ReplyDelete
    Replies
    1. Your story chimes in with so many commenting on this post. I knew it would draw out people. I am awaiting an ''agent'' ......

      Delete
  10. I think agents and publishers have had their crock of gold for far too long. I'm not saying I'm any kind of expert but reading your blog confirms that for me. I used to get so fed up with hearing the same old moan 'don't send us agents a coffee stained ms' Do they really think that's the most helpful thing to bang on about all the time? Really loved Diamonds and Dust. I get bored with some of the run of the mill stuff in traditional genres. Sorry but that's me. I don't mean way out stuff that's tricky to follow but writing that keeps you gripped and making the reader see things differently. I like something with a bit of flair and something different to say with a new way of saying it. I wonder if agents and publishers are far too shy of this and that they are often out of touch with what the reading public really enjoy. I find so many good download novels these days and that's what I base this opinion on. Forgive me if this sounds out of turn. It's just that I've read so many traditionally published books that I either can't finish or feel they're disappointing. I've also noticed many mistakes in them too these days. Well done with D&D Carol and thanks for sharing your experiences. I believe the standard of writing for ebooks is far higher these days than in the past.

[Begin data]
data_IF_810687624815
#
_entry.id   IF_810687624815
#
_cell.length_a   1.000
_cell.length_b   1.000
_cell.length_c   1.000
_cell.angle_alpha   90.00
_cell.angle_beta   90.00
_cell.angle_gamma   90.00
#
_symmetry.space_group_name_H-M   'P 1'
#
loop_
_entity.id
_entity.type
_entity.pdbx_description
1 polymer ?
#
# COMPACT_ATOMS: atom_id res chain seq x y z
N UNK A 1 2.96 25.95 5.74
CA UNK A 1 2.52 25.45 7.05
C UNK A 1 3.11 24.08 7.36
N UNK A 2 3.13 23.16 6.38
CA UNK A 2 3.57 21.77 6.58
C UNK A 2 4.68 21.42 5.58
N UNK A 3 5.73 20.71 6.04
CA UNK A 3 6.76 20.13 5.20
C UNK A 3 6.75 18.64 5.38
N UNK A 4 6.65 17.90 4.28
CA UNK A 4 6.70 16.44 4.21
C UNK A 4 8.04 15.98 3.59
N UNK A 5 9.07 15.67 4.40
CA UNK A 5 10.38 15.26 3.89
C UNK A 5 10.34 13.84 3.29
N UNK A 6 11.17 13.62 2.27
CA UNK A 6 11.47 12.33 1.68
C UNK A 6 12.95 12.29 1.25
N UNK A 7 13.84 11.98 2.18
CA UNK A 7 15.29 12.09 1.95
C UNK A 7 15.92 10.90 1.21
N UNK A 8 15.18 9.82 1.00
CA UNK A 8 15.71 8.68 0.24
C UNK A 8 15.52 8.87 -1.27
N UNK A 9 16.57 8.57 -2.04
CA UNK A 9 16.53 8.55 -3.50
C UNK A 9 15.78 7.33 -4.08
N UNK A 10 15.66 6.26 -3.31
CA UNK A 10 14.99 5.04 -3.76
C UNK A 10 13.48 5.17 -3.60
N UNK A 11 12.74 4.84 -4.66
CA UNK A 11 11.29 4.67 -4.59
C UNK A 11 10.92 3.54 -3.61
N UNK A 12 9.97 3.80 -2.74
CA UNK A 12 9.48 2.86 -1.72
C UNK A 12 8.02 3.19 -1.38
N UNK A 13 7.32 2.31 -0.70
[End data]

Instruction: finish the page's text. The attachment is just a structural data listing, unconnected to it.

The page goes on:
ReplyDelete
    Replies
    1. Thanks for this. I agree with so much..... there are 'big' writers I could cite whose books leave me cold..who cannot write, but for whom publicity has paid off. One J>K>.....comes to mind. D&D was, I was told by my agent, so far off the accepted ''historical novel'' track that nobody would ever publish it. Yet it is its quirkiness that has been its appeal. Weird....

      Delete